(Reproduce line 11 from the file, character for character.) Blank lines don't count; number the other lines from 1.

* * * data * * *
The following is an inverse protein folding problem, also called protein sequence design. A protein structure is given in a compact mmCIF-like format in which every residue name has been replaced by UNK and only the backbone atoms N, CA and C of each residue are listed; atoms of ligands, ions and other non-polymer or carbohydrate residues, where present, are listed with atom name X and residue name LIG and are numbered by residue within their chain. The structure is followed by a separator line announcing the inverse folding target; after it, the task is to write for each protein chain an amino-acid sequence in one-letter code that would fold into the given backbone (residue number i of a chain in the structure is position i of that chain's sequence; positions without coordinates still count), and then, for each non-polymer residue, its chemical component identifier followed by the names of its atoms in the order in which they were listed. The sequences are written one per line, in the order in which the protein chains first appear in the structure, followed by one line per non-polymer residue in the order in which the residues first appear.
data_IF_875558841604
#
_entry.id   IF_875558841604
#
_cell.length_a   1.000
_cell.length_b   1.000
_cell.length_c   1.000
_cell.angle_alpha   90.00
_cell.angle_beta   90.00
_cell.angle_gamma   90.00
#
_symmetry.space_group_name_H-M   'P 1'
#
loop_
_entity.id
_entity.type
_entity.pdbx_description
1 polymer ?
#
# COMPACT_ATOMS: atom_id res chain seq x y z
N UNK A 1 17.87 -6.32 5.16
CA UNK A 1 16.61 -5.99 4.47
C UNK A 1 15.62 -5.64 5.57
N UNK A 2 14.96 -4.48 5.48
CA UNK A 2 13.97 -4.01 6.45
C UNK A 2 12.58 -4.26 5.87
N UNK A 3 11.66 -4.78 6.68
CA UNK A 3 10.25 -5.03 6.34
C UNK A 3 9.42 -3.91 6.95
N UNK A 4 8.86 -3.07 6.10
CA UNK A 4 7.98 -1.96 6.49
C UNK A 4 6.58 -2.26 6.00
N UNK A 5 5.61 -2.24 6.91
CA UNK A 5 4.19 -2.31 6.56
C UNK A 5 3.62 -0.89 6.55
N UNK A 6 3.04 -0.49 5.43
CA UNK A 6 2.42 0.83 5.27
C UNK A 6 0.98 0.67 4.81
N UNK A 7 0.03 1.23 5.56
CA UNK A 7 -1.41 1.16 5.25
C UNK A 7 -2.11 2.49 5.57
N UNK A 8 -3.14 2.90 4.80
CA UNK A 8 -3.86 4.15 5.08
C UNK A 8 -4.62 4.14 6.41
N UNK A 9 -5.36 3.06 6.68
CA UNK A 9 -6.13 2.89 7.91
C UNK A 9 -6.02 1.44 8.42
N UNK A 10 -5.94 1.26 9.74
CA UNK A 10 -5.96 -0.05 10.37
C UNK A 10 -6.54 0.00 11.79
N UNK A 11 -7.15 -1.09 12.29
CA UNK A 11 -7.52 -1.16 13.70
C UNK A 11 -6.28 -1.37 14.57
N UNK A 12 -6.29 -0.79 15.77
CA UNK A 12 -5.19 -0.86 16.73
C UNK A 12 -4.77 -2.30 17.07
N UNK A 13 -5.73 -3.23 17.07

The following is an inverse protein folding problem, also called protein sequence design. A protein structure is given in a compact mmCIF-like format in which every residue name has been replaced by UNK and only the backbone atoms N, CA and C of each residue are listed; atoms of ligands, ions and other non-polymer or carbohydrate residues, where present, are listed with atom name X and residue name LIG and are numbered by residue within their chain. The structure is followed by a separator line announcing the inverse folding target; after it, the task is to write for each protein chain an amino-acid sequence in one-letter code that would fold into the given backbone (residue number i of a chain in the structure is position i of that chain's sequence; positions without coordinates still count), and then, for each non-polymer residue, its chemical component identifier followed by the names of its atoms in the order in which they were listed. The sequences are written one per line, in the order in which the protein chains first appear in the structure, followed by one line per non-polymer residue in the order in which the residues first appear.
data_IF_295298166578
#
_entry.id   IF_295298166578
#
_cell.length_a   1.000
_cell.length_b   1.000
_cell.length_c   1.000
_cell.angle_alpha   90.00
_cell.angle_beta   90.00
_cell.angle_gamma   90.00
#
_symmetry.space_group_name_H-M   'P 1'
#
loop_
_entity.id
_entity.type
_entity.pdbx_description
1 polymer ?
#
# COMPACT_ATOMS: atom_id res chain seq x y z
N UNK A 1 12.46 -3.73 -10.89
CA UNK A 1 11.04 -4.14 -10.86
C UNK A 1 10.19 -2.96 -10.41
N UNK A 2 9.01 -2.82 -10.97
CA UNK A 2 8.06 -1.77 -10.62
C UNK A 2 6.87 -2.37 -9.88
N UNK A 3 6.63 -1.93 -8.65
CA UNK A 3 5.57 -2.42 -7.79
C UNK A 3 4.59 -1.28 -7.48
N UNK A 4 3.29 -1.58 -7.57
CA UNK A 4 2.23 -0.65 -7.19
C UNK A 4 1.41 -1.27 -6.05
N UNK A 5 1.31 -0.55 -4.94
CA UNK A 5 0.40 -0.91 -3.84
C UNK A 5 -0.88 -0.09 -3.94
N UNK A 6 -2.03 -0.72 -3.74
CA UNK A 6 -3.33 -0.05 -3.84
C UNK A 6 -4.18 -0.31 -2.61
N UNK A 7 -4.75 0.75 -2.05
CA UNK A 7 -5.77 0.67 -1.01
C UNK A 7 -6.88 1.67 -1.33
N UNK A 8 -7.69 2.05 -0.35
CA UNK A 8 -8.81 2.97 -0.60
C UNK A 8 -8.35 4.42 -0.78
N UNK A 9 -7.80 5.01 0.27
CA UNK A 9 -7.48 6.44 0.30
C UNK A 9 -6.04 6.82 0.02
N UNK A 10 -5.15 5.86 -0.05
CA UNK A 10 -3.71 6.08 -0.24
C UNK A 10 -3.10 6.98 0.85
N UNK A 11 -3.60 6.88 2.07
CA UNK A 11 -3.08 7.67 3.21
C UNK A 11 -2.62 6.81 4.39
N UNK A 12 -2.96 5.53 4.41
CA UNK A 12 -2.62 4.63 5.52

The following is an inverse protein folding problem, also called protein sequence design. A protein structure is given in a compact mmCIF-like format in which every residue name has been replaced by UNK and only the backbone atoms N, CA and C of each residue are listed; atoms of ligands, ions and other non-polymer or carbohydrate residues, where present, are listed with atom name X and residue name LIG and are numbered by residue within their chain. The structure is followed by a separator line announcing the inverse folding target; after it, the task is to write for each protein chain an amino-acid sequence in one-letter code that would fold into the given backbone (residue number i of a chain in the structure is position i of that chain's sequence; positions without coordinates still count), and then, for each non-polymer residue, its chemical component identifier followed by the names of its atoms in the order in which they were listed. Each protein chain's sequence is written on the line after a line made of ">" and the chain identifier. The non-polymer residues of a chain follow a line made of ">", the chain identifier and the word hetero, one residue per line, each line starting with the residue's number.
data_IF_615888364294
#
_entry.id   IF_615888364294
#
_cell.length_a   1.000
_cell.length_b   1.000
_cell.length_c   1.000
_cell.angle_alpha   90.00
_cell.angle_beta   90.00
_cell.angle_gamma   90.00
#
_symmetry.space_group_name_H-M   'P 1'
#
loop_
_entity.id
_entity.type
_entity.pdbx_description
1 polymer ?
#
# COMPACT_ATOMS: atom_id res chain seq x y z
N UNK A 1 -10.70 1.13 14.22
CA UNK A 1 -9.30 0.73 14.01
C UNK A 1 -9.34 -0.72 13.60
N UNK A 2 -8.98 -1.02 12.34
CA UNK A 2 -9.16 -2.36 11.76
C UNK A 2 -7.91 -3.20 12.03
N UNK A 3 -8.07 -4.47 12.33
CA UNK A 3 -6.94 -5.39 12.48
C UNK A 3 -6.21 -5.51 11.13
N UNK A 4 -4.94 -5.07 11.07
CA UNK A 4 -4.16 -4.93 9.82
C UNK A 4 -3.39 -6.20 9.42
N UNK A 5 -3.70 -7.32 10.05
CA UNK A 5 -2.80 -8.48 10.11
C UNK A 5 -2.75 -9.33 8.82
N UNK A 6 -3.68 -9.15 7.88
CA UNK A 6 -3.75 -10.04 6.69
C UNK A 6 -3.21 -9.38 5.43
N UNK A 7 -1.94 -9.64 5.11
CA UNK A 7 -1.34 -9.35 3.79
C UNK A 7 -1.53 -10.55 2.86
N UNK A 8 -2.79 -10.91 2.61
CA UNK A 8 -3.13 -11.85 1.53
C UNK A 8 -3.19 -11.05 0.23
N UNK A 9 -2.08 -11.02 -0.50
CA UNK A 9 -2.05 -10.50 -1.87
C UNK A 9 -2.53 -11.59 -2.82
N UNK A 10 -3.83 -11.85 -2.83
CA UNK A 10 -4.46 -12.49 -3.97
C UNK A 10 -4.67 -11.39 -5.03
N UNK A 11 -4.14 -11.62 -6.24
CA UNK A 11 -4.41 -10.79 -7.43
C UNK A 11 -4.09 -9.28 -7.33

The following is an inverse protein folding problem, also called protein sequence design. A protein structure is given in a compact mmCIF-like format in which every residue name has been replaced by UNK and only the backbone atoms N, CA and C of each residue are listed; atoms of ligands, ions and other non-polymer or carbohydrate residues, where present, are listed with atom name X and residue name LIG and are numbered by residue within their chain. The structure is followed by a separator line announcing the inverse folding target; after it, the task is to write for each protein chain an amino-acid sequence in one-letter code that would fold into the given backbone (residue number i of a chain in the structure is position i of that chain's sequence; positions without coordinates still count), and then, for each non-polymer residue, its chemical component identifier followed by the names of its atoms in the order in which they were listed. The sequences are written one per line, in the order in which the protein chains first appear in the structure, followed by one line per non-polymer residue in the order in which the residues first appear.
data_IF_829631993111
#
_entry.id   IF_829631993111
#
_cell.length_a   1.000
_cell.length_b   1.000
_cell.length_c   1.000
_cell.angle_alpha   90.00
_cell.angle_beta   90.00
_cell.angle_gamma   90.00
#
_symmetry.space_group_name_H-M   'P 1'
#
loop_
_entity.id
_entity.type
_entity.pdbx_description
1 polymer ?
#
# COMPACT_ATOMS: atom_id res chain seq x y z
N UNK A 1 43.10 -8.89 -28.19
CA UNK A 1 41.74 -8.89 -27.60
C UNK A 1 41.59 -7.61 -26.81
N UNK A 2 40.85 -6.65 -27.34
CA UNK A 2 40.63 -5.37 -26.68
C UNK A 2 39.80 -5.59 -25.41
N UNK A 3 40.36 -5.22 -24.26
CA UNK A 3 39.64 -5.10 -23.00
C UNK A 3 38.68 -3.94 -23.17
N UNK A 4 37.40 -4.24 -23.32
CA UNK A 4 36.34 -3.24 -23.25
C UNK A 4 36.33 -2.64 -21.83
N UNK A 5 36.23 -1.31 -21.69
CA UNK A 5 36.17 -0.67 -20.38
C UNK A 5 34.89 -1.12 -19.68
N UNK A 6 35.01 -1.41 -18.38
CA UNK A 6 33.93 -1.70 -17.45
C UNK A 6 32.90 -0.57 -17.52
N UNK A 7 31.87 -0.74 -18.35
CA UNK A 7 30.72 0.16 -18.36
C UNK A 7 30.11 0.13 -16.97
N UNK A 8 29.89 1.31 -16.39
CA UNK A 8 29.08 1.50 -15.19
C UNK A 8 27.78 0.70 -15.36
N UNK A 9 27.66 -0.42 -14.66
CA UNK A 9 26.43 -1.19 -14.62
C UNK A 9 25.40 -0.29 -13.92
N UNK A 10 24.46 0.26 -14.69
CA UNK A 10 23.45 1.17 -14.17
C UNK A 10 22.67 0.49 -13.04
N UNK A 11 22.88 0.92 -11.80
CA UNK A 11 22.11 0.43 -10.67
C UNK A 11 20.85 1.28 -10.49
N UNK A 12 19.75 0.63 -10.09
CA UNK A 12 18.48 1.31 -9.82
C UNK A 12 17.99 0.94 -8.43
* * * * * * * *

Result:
_cell.angle_gamma   90.00